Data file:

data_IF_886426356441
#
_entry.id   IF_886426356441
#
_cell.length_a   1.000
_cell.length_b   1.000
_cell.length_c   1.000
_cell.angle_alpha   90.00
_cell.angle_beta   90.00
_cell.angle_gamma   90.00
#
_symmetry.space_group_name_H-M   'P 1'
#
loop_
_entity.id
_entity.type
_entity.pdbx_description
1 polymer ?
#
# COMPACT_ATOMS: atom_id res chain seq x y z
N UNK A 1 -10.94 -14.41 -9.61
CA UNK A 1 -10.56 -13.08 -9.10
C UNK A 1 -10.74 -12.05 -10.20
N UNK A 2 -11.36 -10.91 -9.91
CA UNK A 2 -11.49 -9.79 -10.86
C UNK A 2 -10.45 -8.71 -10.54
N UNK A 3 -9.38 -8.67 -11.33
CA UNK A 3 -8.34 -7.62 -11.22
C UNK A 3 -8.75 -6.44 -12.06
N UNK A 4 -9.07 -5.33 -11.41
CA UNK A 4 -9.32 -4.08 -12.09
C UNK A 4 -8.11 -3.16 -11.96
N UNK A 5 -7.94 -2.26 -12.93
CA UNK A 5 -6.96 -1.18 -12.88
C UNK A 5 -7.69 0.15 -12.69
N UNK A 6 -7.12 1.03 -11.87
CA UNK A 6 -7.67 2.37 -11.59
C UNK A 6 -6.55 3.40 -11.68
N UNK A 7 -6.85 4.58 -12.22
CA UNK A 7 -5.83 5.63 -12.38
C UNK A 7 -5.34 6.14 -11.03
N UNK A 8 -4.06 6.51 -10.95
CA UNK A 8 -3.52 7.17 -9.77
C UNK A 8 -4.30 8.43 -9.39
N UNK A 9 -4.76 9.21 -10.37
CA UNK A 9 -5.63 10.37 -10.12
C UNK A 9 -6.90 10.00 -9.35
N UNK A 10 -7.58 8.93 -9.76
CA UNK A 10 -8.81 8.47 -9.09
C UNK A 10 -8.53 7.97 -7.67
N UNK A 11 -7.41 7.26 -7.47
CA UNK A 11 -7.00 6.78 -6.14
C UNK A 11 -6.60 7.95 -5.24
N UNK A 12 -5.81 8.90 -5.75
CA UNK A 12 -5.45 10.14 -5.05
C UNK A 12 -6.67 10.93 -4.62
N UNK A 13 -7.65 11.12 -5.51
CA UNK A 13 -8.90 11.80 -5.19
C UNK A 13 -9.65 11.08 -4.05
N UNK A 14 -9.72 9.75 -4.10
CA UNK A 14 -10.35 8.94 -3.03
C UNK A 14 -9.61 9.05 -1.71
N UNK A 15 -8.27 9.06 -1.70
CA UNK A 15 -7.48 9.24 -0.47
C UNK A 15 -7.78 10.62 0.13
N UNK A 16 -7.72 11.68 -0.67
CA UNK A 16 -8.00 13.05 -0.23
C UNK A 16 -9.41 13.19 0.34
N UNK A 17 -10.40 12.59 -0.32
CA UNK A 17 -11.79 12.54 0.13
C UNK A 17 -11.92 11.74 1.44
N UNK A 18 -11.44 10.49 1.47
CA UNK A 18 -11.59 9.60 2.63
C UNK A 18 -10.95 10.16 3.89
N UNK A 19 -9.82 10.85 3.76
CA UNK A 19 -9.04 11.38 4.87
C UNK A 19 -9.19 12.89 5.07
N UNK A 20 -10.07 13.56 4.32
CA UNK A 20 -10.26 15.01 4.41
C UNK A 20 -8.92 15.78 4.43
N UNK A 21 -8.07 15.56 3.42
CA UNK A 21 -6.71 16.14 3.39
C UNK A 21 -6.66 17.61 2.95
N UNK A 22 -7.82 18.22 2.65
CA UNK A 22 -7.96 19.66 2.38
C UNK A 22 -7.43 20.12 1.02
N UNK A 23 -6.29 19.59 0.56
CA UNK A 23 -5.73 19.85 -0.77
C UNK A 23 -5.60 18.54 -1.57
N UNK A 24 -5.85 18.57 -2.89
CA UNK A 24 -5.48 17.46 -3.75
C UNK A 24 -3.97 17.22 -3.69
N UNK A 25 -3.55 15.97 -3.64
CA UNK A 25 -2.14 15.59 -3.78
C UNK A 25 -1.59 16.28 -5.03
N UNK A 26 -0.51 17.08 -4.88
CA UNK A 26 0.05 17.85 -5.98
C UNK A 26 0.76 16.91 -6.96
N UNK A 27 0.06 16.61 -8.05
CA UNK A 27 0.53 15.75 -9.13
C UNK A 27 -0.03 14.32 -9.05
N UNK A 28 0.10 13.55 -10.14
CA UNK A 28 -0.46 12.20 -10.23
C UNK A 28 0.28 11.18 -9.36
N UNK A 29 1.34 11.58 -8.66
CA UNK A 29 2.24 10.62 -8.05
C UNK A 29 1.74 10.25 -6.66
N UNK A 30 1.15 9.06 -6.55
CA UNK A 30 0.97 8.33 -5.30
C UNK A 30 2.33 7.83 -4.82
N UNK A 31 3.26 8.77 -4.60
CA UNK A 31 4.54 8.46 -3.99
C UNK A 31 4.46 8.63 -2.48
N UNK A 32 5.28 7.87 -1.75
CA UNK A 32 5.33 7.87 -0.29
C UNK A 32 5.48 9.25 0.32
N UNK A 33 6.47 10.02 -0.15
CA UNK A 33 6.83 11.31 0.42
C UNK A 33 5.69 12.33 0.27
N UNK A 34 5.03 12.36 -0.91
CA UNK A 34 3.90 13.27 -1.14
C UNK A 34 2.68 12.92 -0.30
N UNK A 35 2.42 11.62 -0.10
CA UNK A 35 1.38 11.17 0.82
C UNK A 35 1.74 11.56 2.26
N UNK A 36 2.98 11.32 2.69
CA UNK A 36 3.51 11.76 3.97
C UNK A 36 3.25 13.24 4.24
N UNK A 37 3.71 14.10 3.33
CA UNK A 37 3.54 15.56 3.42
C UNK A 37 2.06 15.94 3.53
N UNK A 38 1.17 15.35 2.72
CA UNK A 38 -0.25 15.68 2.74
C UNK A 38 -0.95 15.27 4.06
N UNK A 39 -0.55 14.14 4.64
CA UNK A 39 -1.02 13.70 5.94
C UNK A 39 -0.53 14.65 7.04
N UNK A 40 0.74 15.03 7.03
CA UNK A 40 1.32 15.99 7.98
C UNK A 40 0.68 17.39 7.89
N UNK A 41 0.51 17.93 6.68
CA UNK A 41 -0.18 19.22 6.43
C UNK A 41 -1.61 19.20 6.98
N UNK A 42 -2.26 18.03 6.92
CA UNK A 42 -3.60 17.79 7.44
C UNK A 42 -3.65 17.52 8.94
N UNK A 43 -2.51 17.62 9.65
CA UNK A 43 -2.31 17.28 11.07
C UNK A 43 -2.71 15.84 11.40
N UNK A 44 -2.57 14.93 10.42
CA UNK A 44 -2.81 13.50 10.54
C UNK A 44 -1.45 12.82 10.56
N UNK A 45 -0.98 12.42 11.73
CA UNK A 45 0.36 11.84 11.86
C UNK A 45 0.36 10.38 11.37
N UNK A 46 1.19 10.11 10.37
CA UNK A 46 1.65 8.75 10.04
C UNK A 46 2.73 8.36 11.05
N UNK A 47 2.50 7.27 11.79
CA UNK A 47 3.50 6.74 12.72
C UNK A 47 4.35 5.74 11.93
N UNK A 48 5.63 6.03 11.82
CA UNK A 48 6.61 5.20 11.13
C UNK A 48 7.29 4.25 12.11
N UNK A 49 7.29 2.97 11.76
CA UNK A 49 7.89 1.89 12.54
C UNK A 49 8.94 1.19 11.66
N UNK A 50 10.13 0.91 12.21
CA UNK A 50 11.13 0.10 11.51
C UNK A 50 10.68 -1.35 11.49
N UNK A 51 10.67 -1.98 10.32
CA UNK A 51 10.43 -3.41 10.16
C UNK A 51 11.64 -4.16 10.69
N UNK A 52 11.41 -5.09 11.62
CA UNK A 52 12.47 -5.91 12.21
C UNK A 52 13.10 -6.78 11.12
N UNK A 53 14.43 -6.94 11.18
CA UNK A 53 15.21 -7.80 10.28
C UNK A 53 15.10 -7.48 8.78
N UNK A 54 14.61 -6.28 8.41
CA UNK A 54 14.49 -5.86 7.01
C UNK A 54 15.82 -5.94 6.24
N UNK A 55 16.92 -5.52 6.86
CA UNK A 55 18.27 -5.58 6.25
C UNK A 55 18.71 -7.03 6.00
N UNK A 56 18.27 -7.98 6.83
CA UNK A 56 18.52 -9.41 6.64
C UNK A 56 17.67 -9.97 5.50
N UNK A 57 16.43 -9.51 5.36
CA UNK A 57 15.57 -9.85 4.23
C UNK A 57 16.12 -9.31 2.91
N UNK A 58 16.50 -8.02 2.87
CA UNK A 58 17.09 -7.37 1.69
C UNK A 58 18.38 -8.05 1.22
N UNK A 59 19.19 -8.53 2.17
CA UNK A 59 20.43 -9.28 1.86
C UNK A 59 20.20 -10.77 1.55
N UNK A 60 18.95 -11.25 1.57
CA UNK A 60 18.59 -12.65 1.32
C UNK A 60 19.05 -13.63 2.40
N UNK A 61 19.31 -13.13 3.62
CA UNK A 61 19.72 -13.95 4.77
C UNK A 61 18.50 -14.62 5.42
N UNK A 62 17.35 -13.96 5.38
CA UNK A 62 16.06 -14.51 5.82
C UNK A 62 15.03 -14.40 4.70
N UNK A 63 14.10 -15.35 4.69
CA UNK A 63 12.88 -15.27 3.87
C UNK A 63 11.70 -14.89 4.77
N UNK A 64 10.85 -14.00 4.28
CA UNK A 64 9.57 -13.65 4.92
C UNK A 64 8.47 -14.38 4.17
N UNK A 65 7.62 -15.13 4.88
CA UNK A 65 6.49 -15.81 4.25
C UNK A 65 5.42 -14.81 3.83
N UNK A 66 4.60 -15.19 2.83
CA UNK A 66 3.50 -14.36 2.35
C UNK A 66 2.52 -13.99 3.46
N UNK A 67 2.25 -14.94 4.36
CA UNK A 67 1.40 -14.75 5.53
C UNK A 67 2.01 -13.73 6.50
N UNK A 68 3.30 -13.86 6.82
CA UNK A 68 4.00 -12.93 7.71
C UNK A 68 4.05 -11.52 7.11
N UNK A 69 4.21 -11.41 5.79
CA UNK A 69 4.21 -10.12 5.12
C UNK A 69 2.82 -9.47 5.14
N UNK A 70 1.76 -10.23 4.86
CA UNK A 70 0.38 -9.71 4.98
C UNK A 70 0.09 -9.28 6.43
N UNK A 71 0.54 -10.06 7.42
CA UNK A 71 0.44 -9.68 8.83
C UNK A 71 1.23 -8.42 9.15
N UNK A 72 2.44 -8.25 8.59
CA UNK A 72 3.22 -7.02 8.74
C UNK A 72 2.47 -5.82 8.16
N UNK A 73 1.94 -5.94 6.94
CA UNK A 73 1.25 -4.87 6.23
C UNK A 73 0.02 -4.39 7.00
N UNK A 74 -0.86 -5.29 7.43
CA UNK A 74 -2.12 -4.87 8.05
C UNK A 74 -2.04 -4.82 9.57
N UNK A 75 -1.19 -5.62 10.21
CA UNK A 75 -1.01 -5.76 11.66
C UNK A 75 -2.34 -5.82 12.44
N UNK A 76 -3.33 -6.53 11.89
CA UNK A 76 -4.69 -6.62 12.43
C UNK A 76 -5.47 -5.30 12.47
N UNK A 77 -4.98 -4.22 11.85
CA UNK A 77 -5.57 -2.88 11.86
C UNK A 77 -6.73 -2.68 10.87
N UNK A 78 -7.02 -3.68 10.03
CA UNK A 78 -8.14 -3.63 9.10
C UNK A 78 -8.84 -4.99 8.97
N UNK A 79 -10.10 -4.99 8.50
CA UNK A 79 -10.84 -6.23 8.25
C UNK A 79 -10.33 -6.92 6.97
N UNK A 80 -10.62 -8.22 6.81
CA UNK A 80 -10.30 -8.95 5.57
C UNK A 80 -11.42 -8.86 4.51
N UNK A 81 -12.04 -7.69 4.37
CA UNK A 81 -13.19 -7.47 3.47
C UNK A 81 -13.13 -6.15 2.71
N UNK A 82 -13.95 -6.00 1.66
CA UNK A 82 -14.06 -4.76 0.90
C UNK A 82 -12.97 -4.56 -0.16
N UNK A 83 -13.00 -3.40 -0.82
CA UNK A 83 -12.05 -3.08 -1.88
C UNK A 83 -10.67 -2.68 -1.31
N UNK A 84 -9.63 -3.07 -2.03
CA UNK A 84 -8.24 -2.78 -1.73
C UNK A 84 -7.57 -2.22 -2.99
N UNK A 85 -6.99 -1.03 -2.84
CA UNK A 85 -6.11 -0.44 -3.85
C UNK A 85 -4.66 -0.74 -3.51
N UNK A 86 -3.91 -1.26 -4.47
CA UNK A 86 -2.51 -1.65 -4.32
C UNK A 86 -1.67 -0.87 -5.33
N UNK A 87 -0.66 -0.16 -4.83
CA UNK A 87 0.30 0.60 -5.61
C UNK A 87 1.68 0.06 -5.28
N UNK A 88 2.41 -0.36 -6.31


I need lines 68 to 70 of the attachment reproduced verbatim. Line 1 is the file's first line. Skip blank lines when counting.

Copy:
C UNK A 16 -9.41 13.19 0.34
N UNK A 17 -10.40 12.59 -0.32
CA UNK A 17 -11.79 12.54 0.13